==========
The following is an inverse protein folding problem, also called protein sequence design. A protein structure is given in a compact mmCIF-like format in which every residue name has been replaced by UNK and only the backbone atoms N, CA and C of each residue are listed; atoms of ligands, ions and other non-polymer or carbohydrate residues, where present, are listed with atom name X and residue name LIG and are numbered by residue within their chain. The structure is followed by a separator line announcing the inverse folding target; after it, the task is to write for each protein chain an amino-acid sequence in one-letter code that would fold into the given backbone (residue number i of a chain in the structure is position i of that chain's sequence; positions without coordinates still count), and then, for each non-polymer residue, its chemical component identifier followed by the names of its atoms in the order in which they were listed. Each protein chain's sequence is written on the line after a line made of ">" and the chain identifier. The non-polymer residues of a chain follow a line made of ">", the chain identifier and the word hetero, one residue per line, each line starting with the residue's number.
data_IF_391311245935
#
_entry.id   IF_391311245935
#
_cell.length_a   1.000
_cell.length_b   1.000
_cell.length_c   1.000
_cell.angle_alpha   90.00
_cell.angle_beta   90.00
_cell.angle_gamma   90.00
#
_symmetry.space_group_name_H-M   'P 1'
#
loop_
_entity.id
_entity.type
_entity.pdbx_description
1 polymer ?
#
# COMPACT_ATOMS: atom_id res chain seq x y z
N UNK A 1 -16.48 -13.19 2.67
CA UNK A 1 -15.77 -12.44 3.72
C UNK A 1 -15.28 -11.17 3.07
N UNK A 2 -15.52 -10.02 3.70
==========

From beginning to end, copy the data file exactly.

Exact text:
The following is an inverse protein folding problem, also called protein sequence design. A protein structure is given in a compact mmCIF-like format in which every residue name has been replaced by UNK and only the backbone atoms N, CA and C of each residue are listed; atoms of ligands, ions and other non-polymer or carbohydrate residues, where present, are listed with atom name X and residue name LIG and are numbered by residue within their chain. The structure is followed by a separator line announcing the inverse folding target; after it, the task is to write for each protein chain an amino-acid sequence in one-letter code that would fold into the given backbone (residue number i of a chain in the structure is position i of that chain's sequence; positions without coordinates still count), and then, for each non-polymer residue, its chemical component identifier followed by the names of its atoms in the order in which they were listed. Each protein chain's sequence is written on the line after a line made of ">" and the chain identifier. The non-polymer residues of a chain follow a line made of ">", the chain identifier and the word hetero, one residue per line, each line starting with the residue's number.
data_IF_391311245935
#
_entry.id   IF_391311245935
#
_cell.length_a   1.000
_cell.length_b   1.000
_cell.length_c   1.000
_cell.angle_alpha   90.00
_cell.angle_beta   90.00
_cell.angle_gamma   90.00
#
_symmetry.space_group_name_H-M   'P 1'
#
loop_
_entity.id
_entity.type
_entity.pdbx_description
1 polymer ?
#
# COMPACT_ATOMS: atom_id res chain seq x y z
N UNK A 1 -16.48 -13.19 2.67
CA UNK A 1 -15.77 -12.44 3.72
C UNK A 1 -15.28 -11.17 3.07
N UNK A 2 -15.52 -10.02 3.70